'I fancy that after England this jungle life must be a curious experience for you' said Trafford, looking steadily at the little aristocrat across the table--aristocrat to her finger-tips.

'Well, yes,' she admitted; 'but one gets accustomed to everything in time.'

'As eels do to skinning?'

'That is a fallacy--no one has heard the eel's point of view, and please do not suppose that I am a skinned eel! '

'Oh, I say, Miss Hampton!' he expostulated, in a tone of energetic protest; 'you know I didn't mean that!'

'I love India--it has opened my eyes, given me a wider outlook, and I like the natives, and I adore these solemn magnificent woods, and faint, far-away plains.'

Her eyes as she spoke wandered across the river, to the amphitheatre of distant blue hills, then back to the forest's arched vista, and the silent grandeur of their wild surroundings.

'It is all so real and so peaceful--as if no kind of trouble could ever find one!'

| | 110

Trafford recalled a recent scene, when he had found her sitting in the forest's very heart, a forlorn figure of grief and despair, encompassed by troubles in the form of bills, and made no reply. Evidently she divined his thoughts, as colouring faintly she said--

'You know so much already, I must tell you more. I am not unhappy--oh, please, do not think it; it is only that sometimes I find it hard to do battle with circumstances.'

'We all find that a bit of a tussle.'

'You see, I was brought up by connections of my father's, and when my old cousins died, I was only too glad to come out to mother. I had always understood that she was well off, and I was of course surprised to find that--' she faltered for a moment, half-choked, 'that--things were different. As I have already told you, they are all like children where money is concerned; they really cannot keep it.'

'You, however, can, Miss Hampton, and that is their one chance. If I may presume to offer you advice--be firm and hold the purse in your own hands.'

'Yes, it is the only thing to do--but--' and a look of genuine distress dawned in her eyes, 'it does seem so dreadful to refuse money to one's own mother.'

'You must harden your heart,' and he nodded his head impressively.

It was plain to her, as she glanced at his firm mouth and chin, that, as far as Mr. Trafford was concerned, 'hardening his heart' would be a very simple process.

'Do you think this new venture of Mr. Castellas will come to any good?' he inquired, after a pause.

'I should not like to discourage him,' she replied, 'but he plunged into this scheme far too suddenly; there was no road to Dhona, and no water, when he | | 111 set up his perfume-works. The expenses are heavy and, as far as I can see--and I help with the accounts--the profits are nil.'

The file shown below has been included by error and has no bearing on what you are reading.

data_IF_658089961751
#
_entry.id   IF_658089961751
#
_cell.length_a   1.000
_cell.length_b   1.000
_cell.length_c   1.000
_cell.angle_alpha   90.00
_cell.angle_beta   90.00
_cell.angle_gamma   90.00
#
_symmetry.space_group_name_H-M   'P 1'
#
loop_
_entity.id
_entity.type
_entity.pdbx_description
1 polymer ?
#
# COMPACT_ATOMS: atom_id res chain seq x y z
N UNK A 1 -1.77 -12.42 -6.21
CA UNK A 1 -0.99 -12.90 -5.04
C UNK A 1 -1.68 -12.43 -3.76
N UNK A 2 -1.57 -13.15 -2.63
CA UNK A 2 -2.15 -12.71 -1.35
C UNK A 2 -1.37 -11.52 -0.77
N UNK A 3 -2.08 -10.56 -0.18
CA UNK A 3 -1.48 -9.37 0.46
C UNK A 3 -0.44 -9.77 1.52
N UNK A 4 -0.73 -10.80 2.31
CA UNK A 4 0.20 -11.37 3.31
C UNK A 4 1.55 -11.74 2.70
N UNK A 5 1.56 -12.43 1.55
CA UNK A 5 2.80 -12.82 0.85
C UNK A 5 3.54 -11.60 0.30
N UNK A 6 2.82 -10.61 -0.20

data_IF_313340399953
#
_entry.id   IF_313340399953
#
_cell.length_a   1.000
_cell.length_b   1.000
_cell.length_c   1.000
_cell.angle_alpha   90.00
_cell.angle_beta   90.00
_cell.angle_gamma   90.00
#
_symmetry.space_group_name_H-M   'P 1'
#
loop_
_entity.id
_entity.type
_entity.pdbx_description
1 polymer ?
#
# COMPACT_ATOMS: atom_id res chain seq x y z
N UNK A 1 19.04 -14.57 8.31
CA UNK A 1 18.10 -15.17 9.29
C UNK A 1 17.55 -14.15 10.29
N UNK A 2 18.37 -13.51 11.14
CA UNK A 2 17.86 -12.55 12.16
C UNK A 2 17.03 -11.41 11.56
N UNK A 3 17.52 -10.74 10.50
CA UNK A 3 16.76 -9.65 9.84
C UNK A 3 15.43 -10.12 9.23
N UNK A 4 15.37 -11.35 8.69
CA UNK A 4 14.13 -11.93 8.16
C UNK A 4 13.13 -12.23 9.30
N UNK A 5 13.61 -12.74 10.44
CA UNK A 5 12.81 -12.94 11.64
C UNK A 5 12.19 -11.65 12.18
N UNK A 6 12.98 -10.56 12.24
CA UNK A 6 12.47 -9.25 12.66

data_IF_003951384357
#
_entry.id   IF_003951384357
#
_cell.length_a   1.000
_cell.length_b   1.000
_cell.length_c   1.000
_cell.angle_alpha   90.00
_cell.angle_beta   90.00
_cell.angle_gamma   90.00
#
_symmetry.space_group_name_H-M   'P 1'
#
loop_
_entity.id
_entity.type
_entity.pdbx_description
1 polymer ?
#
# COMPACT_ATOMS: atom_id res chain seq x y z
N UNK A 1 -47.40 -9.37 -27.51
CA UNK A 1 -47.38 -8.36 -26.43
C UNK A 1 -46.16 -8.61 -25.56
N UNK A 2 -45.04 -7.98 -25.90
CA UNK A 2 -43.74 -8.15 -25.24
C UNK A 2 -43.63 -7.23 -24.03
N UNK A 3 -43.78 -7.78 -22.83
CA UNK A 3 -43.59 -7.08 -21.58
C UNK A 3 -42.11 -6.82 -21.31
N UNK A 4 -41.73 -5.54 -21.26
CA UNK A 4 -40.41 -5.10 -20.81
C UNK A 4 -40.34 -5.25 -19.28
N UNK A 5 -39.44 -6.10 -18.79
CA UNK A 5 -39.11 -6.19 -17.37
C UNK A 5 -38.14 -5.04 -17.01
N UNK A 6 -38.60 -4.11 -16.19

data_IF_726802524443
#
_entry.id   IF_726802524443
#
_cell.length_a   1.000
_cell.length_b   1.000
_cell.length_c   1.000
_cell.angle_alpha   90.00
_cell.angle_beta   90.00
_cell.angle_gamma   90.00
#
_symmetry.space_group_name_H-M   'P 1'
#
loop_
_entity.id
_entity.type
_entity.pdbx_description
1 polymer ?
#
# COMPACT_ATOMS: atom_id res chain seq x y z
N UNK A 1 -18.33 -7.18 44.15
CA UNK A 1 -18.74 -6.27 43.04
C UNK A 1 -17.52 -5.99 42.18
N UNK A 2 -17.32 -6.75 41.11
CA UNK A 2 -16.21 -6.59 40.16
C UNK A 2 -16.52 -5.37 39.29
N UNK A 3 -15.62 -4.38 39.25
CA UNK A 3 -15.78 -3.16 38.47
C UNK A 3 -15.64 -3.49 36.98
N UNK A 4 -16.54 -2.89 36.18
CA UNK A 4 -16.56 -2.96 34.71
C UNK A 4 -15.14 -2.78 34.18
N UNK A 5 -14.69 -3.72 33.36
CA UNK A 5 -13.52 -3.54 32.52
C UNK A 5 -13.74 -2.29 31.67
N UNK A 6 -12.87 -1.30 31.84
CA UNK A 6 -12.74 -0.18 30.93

'Yet it is a splendid idea,' said Trafford, 'when you come to think of it; the Orientals are wonderful people for perfumes. What a market he could open up!'

'That is true, and Mr. Castellas always seems to strike out brilliant ideas, and they either flicker away, or other less clever, but hard-headed, practical people, suck his brains, and steal his discoveries. For instance, a jute-mill which he started with new improvements, that all but ruined him, is now paying splendidly, and making his supplanter's fortune. He is too dreamy and sanguine--and generous.'

'The artistic temperament, of which, thank Heaven, I have not a grain!'

'I am sure I have many grains,' she said. 'I love the land of dreams, but just now I'm too busy to take many trips there. I help a little at the distillery.'

'You do--and what is the process?'

'Horrible!' and she laughed. 'Quantities of the blossoms are collected in baskets and put into a big vat alternately--think of it!--with layers of fat. This somehow preserves the very essence and juice of the flower, when the heat sends it through the retort into another receptacle. The fat is subsequently drawn off and makes pomade, and the scent is labelled and bottled. Such is the treatment, in a rough outline.'

'Yes, I understand; and I suppose the wages and carting and material come to a considerable sum per week?'

'Oh, a dreadful drain, and of course, the coolies must be paid promptly, also the furnace man, and the baboo, or they would all leave; and it's such a difficult business to find the ready money.'

'And what about the market?'

'Only a few dozen bottles a week latterly; and | | 112 the sales dropping. There must be some flaw in the process, for at times the perfume is quite abominable, not a scent, but an odour--even the coolies complain! But Mr. Castellas is endeavouring to remedy this.'